“We invite disaster by hosting the Dark Lord in our city,” Feodrin continued speaking slowly, enunciating each word clearly, as if she was dictating to a class of particularly slow students.
“If they cared that much about him, they’d have smitten him already,” Vidrin said, waving a hand dismissively.
“You know well enough that they do not act directly. They send us their Heroes, but it is our duty to repel him, even so,” Feodrin said, staring pointedly at the much younger Vidrin.
“I know nothing of the sort. Didn’t the Rhinians make quick work of his army, anyway? Clearly, he’s no threat.”
A susurration passed through the council chamber as those assembled discussed the facts in quiet tones — and Feodrin must have realized the other Archmage’s words were swaying the council in his favor, as she closed her eyes with a pained expression. She opened her mouth, ready to speak, when another voice pierced through the whispers.
“It would be disingenuous to not consider him a threat. He might have failed against Rhinia, but he’s still one of our peers,” the last of the Archmagi in the room spoke. Beorn. Raina’s eyebrows shot up in surprise — the spellslingers rarely ever contributed to these meetings. And three of them in the same session? That was almost unheard of.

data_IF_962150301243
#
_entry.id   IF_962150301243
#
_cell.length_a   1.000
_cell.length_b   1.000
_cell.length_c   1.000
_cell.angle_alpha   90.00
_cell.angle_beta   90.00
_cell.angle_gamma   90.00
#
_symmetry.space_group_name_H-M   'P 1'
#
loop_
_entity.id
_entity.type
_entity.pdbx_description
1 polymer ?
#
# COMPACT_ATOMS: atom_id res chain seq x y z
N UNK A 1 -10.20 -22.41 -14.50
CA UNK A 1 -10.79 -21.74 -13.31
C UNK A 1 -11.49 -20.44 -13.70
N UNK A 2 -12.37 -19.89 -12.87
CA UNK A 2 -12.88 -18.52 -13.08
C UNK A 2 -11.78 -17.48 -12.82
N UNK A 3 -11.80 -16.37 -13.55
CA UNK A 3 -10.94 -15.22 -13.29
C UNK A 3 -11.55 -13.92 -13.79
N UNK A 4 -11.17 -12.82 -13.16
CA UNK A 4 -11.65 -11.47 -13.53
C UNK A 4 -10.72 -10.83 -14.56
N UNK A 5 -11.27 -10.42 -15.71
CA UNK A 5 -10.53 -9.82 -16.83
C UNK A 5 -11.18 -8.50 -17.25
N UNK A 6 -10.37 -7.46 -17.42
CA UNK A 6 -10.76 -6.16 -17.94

Vidrin snorted. “He’s not even a century old, is he? The Mages’ Guilds on the continent will give that title to anyone. That whelp, an Archmage? I’ll believe it when I see it.”
Beorn frowned, but didn’t contradict his colleague. There was a well-known rivalry between the Mages’ Guild on the continent and the one in the Archipelago — and the disdain the island mages held for their continental brethren was perhaps not unjustified.
Feodrin, however, decided to exploit the doubt Beorn had created. “Whether or not he deserves the title is not germane to this conversation. None of you here have lived through a Villain,” she said, sweeping the room with her gaze. Raina met her eyes, but just barely — the weight behind them could have crushed a lesser person. “I have. I’ve witnessed the rise of two Villain, and lost my family to the first. They all started small. They were all dismissed by rulers, considered too weak to pose a threat.” She paused, bringing her hands together. “They all choked on those words. Some of them even literally.”
More than a few councilors shivered as Feodrin pinned them each with her gaze again. Again, Raina resisted, but just barely.